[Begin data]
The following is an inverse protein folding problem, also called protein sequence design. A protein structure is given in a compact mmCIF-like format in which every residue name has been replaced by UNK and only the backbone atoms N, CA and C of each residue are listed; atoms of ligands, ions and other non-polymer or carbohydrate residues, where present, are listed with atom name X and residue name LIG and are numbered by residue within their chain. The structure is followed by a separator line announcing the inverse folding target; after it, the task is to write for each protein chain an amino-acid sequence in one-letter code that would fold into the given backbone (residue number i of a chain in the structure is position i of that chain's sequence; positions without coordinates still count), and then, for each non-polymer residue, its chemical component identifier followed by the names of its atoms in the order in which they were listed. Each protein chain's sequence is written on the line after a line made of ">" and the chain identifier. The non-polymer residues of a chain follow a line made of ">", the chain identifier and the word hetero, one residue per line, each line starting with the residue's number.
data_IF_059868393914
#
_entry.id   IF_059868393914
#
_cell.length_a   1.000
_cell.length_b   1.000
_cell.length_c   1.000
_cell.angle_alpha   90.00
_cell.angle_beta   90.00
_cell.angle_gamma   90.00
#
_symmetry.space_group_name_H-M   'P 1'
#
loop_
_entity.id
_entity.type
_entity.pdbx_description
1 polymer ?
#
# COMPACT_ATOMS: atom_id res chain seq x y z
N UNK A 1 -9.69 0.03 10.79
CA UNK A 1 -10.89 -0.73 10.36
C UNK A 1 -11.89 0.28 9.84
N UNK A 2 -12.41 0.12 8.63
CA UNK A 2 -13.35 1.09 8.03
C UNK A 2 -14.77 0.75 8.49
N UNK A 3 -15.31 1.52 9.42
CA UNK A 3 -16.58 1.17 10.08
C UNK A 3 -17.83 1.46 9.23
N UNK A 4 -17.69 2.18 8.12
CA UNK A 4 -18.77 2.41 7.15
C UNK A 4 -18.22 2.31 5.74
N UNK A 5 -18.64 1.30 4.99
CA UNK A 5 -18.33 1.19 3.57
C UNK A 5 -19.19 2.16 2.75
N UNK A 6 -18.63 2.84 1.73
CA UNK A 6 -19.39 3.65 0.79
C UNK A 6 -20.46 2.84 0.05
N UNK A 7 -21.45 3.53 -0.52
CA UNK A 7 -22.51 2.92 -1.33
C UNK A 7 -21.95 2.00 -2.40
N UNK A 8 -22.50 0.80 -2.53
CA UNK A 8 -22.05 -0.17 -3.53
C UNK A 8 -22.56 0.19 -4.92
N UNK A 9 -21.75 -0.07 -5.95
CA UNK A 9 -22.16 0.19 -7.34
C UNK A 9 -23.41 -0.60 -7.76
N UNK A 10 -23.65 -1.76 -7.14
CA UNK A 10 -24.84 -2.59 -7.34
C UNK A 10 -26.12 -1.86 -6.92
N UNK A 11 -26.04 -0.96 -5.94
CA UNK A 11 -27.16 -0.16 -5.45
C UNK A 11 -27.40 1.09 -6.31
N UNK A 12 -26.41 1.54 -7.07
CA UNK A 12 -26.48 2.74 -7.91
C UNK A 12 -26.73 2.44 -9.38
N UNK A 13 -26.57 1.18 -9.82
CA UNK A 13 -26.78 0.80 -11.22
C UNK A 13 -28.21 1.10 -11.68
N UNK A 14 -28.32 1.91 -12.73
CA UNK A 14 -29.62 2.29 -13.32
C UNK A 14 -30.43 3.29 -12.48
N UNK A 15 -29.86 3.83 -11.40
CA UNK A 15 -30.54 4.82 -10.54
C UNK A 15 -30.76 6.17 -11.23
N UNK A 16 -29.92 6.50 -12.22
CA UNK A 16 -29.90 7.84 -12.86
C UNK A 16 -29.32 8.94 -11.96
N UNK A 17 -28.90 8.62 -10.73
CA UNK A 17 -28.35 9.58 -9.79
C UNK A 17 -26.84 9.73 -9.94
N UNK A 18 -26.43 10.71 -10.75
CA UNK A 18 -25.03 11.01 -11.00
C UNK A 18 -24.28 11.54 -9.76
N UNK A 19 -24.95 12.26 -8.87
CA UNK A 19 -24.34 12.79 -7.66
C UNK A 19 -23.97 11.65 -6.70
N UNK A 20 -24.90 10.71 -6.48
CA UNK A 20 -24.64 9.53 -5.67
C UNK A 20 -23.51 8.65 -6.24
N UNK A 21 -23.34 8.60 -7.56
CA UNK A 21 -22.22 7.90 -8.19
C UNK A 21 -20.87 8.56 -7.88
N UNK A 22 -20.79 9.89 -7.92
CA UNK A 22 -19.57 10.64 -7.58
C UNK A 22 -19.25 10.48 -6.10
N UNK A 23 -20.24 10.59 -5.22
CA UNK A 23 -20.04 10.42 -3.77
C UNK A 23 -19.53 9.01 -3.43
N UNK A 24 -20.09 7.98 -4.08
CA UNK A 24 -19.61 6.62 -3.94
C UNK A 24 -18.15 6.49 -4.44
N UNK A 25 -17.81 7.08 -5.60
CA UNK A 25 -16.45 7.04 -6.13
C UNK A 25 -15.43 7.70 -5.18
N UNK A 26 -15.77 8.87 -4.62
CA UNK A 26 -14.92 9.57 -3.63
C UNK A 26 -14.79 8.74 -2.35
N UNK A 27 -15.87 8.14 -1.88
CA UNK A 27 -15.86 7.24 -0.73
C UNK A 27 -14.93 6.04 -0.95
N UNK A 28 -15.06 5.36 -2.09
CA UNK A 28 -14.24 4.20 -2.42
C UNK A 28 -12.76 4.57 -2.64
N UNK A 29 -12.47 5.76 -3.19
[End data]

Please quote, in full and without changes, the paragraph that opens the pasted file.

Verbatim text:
The following is an inverse protein folding problem, also called protein sequence design. A protein structure is given in a compact mmCIF-like format in which every residue name has been replaced by UNK and only the backbone atoms N, CA and C of each residue are listed; atoms of ligands, ions and other non-polymer or carbohydrate residues, where present, are listed with atom name X and residue name LIG and are numbered by residue within their chain. The structure is followed by a separator line announcing the inverse folding target; after it, the task is to write for each protein chain an amino-acid sequence in one-letter code that would fold into the given backbone (residue number i of a chain in the structure is position i of that chain's sequence; positions without coordinates still count), and then, for each non-polymer residue, its chemical component identifier followed by the names of its atoms in the order in which they were listed. Each protein chain's sequence is written on the line after a line made of ">" and the chain identifier. The non-polymer residues of a chain follow a line made of ">", the chain identifier and the word hetero, one residue per line, each line starting with the residue's number.